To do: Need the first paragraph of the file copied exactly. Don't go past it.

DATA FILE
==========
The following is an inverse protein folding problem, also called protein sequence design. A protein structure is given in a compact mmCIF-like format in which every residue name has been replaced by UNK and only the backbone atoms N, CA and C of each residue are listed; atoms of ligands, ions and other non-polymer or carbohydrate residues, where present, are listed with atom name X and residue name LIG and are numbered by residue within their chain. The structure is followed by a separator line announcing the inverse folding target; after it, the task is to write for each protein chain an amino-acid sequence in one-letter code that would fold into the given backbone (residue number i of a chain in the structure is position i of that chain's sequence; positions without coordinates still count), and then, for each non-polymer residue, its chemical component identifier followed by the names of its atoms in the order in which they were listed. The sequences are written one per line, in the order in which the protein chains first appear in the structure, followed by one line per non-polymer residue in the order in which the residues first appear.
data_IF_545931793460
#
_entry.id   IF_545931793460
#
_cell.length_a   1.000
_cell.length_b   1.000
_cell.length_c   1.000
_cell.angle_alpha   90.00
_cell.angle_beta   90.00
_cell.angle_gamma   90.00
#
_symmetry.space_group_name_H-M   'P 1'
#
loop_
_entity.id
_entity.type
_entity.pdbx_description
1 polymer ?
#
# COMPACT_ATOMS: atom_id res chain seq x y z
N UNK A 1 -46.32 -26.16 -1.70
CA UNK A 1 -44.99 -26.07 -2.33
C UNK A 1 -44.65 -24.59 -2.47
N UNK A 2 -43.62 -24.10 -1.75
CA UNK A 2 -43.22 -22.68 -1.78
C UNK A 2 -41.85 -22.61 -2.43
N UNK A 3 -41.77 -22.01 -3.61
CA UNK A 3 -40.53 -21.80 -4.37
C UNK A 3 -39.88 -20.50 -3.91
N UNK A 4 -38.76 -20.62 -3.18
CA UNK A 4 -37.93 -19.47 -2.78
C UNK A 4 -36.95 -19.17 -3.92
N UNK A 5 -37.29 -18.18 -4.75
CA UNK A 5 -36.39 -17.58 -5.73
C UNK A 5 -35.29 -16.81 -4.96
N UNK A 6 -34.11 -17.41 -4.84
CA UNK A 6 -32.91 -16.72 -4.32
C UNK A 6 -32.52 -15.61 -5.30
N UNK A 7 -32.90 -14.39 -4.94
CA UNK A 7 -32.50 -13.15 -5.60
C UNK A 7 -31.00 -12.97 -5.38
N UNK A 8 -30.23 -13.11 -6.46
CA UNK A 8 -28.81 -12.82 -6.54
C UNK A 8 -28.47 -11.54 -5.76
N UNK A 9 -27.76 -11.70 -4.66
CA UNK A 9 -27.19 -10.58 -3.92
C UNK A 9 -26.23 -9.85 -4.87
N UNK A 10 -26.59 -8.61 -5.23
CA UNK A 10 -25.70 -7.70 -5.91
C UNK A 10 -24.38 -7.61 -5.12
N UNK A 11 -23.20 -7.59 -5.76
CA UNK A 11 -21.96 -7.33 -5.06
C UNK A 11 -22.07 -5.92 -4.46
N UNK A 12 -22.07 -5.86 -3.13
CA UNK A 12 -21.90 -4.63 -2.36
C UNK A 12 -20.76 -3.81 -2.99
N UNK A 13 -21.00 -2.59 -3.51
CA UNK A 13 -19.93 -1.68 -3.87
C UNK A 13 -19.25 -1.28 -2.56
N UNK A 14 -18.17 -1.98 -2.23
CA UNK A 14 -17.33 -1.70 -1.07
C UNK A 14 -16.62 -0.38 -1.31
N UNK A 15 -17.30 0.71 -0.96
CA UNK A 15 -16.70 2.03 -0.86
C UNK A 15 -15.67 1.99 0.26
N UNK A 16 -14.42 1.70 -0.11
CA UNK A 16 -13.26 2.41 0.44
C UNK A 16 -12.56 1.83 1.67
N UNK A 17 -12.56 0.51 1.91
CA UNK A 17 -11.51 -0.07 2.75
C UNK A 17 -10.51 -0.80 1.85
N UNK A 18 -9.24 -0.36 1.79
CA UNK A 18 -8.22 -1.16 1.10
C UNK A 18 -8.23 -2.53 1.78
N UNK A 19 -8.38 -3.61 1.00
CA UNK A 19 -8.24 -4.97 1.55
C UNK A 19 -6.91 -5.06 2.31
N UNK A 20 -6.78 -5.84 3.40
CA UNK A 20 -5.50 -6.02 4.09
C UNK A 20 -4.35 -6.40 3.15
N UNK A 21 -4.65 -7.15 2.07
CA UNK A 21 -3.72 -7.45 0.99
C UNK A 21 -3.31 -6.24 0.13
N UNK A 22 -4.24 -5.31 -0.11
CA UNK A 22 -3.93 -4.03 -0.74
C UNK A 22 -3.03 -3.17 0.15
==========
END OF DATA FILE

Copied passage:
The following is an inverse protein folding problem, also called protein sequence design. A protein structure is given in a compact mmCIF-like format in which every residue name has been replaced by UNK and only the backbone atoms N, CA and C of each residue are listed; atoms of ligands, ions and other non-polymer or carbohydrate residues, where present, are listed with atom name X and residue name LIG and are numbered by residue within their chain. The structure is followed by a separator line announcing the inverse folding target; after it, the task is to write for each protein chain an amino-acid sequence in one-letter code that would fold into the given backbone (residue number i of a chain in the structure is position i of that chain's sequence; positions without coordinates still count), and then, for each non-polymer residue, its chemical component identifier followed by the names of its atoms in the order in which they were listed. The sequences are written one per line, in the order in which the protein chains first appear in the structure, followed by one line per non-polymer residue in the order in which the residues first appear.